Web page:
For the students, in the beginning, a great deal of time was spent on building capacity regarding how to care for their device. Students were given formal lessons on proper care and respect for the device being loaned to them. This paid off tremendously as students took ownership for their CB and we were fortunate to have very little damage or issues related to misuse. Knowing that a goal would be to allow students to transport a device home, our teacher-librarian, Lisa, collected resources and created an extensive “Chromebook license.” The license required that students reach certain benchmarks regarding general care, responsible use and cleaning before being allowed to take a Chromebook home.

The teachers and students were amazing as they learned side by side. As much support as was requested was provided from our central office who were actively involved in the initiative. The Chromebook pilot team provided support throughout the year and organized PD time embedded into the school day. Teachers took ownership for their own learning and developed and shared lessons, strategies, struggles and challenges.

As I reflect on the project I feel the biggest influence of its success has come from the lead team that was formed. This team was composed of two “lead teachers,” Jen and Michelle, the school’s teacher-librarian, Lisa, and myself. These three guided, reflected and made decisions in every school-based aspect of the initiative ensuring a process that was ultimately best for students and most effective for teachers. They spent countless hours organizing, supporting, learning, taking risks and creating. The team shared a common belief, vision and passion for integrating technology into the classroom in a meaningful way to enhance learning.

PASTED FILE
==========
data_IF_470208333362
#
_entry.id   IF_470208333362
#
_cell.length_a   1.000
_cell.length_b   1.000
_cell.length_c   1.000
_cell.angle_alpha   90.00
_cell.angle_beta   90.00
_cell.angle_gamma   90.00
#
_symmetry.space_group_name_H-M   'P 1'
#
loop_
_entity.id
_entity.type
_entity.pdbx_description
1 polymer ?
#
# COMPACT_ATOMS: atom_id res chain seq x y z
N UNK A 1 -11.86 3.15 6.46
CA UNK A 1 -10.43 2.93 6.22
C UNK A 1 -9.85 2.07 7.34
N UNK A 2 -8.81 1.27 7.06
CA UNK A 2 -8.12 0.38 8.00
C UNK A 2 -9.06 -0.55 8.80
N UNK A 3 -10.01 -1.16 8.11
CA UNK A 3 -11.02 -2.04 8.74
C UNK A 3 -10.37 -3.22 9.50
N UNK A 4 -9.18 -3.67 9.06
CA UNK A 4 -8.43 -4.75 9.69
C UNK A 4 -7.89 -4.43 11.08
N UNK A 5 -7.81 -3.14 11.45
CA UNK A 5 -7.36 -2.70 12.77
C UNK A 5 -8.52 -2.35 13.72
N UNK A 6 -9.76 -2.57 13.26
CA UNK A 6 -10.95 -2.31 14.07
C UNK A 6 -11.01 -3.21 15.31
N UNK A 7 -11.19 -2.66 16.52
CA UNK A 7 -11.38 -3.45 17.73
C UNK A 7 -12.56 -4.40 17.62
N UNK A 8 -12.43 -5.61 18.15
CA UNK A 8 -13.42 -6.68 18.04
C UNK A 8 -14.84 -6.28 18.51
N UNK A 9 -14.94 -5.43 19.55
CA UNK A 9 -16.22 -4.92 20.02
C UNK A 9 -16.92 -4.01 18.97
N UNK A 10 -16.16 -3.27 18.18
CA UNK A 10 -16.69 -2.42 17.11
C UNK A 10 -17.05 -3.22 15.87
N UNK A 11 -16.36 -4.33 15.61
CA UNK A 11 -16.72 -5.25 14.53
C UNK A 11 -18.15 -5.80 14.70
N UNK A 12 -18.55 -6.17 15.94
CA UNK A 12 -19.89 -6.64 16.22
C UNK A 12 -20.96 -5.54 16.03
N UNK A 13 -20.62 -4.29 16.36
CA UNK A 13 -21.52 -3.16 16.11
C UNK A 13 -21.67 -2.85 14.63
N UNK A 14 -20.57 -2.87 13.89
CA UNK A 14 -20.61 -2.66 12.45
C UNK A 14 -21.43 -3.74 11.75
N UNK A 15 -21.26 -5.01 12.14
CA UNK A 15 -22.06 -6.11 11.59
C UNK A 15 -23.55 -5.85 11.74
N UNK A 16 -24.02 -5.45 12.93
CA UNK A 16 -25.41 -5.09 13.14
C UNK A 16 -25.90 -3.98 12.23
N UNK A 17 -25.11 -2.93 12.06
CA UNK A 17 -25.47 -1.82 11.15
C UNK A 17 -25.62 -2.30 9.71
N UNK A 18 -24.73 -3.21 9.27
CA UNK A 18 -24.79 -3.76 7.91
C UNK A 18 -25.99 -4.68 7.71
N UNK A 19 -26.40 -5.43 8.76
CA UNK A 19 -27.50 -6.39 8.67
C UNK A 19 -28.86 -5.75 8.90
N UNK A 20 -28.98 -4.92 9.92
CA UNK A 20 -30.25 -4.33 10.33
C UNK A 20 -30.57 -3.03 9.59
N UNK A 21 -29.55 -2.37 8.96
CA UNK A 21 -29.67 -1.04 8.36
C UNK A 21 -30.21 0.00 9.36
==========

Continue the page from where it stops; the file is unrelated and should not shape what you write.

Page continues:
By surrounding myself with people with skills and knowledge superior to mine in many areas and by encouraging and supporting these teachers to lead, it made for an extremely rewarding, transformative and powerful project.

I live and work in Medicine Hat, Alberta, Canada as a school administrator in a grade seven to 12 school of just over 1200 students and approximately 65 teachers. I am a supporter of challenging the status quo, innovative thinking, creativity, positivity, taking risks, technology in the classroom and wellness.
Twitter @todd_samuelson
Blog http://toddsamuelson.blogspot.ca/

3D Printers in Elementary School

This week I am hosting some guest bloggers. This is a guest post from Terri Eichholz.

We were recently gifted with a Makerbot Replicator (5th Gen) to pilot in our elementary school library. Our librarian, Angelique Lackey, and I knew that time was short before the end of the year, but we wanted students to experience the power of creating with this device.

If you search the web for 3D printing curriculum to use in elementary schools, you will find a sparse number of appropriate resources. Most of the “curriculum” turns out to be instructions on using a 3D printer like this, or lists of manipulatives teachers can make on a 3D printer. Angelique and I were looking for something that would be more transformational for our students, however.

As we researched, though, we came across the CityX curriculum. Written to teach students about the design process, this free curriculum was exactly what we wanted. The downloadable Toolkit includes an instructor’s guide, printable student workbooks, Common Core alignment, and videos. Angelique immediately found a group of students who could meet with her each day to test it out before the end of school. It has been exciting to see how the steps of the design process unfold and the confidence, collaboration, and creativity this project has engendered.

If you feel like the City X curriculum doesn’t suit your needs, I encourage you to check out the #makered Twitter chat that occurs every week on Tuesdays at 8 CST. The contributors are extremely experienced and happy to answer questions or offer resources. When I asked for app suggestions for creating, here were some that they offered:
Software that you can use for designing includes:
I would caution you to try any of the above using student logins on your devices, as some may be restricted by district filters. This may be due to links to galleries, such as Thingiverse, that are great sources of inspiration, but may include inappropriate materials.